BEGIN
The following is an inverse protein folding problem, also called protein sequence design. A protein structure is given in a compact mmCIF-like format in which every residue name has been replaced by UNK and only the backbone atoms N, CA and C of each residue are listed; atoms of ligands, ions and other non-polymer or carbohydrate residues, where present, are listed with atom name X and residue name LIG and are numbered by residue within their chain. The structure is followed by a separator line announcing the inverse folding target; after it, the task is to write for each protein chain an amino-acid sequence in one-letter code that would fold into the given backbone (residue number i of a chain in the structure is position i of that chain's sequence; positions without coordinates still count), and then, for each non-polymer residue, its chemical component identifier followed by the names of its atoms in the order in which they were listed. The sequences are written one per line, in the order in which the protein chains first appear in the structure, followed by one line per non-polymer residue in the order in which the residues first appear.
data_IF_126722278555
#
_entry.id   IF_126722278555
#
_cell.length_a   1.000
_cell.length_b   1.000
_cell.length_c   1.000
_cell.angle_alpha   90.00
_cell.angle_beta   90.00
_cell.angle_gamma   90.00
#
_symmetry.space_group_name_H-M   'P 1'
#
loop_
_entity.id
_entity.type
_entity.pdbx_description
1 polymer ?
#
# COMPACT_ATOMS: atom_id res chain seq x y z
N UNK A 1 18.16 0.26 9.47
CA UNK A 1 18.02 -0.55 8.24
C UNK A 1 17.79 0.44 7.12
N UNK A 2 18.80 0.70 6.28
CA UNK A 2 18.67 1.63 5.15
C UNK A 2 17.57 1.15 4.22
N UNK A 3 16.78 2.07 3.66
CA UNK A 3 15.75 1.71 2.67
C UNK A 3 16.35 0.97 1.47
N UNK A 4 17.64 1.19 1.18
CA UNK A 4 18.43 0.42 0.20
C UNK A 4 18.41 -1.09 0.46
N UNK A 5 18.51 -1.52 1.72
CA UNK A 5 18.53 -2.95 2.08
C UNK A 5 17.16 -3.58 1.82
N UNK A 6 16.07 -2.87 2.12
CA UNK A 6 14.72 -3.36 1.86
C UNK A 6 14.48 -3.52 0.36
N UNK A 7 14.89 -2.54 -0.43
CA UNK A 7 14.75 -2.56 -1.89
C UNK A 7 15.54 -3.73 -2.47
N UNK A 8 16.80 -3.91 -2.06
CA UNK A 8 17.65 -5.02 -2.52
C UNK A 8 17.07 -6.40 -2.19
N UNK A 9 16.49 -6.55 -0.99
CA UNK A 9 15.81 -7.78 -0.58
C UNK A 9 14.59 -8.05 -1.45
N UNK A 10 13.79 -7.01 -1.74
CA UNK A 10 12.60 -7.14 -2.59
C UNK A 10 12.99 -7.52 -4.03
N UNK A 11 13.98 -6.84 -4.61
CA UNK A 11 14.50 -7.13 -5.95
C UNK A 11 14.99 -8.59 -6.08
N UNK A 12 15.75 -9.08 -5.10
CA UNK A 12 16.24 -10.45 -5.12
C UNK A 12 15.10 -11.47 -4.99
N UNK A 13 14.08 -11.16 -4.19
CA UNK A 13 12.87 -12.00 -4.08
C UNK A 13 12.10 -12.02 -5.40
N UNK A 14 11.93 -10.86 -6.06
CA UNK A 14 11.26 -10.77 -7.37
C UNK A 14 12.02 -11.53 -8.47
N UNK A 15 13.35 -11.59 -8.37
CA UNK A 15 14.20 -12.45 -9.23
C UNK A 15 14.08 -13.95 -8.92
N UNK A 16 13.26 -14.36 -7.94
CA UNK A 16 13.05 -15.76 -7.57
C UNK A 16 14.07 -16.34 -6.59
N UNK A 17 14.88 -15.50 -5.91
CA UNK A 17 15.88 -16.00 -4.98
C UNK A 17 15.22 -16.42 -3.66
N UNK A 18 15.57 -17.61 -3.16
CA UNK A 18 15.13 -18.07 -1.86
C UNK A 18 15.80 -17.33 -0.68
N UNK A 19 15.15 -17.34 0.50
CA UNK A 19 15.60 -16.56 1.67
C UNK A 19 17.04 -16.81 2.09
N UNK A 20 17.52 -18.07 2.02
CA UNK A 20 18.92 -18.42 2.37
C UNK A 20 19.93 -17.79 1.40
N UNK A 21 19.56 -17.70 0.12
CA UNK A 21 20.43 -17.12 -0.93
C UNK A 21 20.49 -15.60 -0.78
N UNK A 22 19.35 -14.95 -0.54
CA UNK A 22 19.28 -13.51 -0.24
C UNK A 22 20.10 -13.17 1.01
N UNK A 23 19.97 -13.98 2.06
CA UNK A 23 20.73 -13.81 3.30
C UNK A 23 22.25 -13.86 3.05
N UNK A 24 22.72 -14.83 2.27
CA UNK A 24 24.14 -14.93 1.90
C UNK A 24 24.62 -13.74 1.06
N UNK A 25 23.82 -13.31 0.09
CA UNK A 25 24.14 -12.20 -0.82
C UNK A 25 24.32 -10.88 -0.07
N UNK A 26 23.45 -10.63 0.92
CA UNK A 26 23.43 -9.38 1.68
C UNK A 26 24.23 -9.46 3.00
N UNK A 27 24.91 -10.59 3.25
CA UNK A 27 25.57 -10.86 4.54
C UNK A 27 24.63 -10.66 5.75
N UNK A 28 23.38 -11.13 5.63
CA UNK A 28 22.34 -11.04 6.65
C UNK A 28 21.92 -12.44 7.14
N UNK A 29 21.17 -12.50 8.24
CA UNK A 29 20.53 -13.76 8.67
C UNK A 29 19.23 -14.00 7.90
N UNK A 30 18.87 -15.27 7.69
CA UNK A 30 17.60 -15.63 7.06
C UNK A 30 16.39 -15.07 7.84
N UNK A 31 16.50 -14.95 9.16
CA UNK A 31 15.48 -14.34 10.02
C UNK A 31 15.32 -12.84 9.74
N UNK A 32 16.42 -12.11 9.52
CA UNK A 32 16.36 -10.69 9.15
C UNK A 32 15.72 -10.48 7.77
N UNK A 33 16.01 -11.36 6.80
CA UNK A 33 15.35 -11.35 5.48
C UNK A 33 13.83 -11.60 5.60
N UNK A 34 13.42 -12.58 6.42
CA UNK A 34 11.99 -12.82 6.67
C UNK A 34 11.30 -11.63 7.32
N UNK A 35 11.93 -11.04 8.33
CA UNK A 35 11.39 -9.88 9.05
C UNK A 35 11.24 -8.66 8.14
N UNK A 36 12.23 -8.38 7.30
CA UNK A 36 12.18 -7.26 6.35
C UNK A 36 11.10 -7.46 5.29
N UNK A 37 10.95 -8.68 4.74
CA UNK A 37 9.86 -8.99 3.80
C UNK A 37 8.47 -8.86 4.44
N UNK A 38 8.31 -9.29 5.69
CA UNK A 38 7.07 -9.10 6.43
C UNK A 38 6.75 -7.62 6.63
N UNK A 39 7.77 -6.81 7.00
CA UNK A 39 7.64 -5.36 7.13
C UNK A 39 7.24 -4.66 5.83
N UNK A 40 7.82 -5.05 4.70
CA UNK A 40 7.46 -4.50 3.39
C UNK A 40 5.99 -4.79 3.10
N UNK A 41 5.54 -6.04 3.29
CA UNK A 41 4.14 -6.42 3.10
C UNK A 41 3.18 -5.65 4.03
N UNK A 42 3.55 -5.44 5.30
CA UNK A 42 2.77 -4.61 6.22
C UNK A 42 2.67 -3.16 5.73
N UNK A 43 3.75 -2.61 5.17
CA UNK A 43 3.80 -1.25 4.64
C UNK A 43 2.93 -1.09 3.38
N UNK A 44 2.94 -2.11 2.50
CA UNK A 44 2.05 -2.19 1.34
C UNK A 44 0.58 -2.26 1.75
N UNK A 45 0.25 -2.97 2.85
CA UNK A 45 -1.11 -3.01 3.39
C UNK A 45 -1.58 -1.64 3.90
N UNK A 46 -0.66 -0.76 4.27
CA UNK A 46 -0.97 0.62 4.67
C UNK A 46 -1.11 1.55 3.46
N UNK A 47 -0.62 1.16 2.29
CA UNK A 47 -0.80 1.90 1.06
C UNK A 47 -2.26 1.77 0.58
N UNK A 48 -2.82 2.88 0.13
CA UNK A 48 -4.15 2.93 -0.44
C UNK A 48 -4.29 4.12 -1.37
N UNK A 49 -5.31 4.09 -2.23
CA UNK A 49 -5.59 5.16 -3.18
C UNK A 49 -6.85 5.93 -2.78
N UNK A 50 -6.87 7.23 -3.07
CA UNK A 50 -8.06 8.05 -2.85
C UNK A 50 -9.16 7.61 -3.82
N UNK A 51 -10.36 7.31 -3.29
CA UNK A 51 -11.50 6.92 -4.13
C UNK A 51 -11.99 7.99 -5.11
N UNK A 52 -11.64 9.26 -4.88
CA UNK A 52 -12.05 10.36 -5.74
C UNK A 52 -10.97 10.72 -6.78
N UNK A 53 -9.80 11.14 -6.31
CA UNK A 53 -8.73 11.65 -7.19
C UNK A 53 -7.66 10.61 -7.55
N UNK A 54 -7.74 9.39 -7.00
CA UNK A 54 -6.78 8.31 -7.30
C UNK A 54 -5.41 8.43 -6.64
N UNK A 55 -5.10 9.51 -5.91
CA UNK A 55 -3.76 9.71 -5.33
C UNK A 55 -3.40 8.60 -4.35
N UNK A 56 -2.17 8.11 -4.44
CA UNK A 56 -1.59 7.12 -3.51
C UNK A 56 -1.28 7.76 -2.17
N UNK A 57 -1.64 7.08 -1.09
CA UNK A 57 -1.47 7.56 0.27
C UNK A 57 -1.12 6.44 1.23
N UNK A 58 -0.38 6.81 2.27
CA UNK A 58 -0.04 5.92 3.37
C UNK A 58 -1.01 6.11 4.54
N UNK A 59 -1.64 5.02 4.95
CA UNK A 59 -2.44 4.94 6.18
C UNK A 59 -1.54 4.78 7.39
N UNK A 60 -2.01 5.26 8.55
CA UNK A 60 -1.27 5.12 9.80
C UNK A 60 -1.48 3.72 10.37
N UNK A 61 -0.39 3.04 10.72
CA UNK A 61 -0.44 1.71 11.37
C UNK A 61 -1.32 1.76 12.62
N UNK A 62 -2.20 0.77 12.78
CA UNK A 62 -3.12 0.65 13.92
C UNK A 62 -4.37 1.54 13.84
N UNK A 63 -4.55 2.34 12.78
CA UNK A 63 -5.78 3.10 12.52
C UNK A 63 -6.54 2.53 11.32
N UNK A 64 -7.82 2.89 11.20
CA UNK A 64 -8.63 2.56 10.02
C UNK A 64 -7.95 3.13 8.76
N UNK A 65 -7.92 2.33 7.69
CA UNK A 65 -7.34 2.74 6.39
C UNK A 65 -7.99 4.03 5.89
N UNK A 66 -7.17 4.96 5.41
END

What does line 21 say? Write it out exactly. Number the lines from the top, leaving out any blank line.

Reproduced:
# COMPACT_ATOMS: atom_id res chain seq x y z